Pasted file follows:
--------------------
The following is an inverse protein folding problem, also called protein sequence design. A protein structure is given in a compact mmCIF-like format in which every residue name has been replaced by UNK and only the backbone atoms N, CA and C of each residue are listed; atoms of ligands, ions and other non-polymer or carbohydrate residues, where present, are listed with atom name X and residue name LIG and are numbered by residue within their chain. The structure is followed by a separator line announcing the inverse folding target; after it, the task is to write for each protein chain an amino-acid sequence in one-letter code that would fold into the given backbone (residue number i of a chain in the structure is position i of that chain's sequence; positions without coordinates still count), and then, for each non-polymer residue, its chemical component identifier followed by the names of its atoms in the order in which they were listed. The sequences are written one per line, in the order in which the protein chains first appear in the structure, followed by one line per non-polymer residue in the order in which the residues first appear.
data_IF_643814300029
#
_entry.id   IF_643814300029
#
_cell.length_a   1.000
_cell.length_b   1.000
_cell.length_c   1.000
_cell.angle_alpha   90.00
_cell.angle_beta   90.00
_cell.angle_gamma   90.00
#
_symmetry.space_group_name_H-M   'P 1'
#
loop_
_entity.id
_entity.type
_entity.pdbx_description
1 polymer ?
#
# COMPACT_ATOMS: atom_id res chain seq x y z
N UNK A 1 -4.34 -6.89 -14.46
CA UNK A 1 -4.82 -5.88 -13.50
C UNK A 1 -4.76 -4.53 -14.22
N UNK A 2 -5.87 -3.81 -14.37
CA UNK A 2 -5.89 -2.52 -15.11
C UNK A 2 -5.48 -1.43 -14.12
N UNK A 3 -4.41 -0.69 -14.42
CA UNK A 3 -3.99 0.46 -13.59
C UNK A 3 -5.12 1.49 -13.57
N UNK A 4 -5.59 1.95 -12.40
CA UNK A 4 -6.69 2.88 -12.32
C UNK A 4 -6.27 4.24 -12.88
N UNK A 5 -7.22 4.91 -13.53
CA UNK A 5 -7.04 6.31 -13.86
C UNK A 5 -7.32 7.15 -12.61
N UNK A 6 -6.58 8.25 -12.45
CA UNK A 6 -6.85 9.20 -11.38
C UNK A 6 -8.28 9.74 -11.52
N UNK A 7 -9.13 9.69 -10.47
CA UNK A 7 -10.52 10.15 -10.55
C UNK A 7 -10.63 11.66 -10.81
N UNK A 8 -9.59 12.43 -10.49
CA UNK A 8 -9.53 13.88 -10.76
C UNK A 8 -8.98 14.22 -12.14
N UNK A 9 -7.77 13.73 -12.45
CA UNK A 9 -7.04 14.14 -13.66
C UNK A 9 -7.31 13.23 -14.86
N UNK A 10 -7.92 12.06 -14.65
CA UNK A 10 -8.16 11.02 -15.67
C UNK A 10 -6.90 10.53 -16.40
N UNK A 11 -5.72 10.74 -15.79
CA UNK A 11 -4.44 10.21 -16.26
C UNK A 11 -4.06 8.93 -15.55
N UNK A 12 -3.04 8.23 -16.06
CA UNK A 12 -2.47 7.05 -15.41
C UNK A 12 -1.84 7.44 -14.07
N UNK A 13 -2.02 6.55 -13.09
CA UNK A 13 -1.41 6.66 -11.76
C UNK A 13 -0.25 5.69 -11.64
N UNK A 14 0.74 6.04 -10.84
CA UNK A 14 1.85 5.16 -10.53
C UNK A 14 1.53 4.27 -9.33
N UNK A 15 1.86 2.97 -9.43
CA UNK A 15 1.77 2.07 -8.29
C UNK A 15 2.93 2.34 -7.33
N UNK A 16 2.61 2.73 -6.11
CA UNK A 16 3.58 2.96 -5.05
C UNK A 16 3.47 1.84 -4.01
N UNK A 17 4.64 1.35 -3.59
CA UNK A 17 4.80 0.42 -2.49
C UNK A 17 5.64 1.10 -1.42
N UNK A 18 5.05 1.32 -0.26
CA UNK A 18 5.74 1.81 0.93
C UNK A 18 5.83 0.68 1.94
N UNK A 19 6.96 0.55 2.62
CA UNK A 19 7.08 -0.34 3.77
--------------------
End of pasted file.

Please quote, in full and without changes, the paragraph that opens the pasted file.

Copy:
The following is an inverse protein folding problem, also called protein sequence design. A protein structure is given in a compact mmCIF-like format in which every residue name has been replaced by UNK and only the backbone atoms N, CA and C of each residue are listed; atoms of ligands, ions and other non-polymer or carbohydrate residues, where present, are listed with atom name X and residue name LIG and are numbered by residue within their chain. The structure is followed by a separator line announcing the inverse folding target; after it, the task is to write for each protein chain an amino-acid sequence in one-letter code that would fold into the given backbone (residue number i of a chain in the structure is position i of that chain's sequence; positions without coordinates still count), and then, for each non-polymer residue, its chemical component identifier followed by the names of its atoms in the order in which they were listed. The sequences are written one per line, in the order in which the protein chains first appear in the structure, followed by one line per non-polymer residue in the order in which the residues first appear.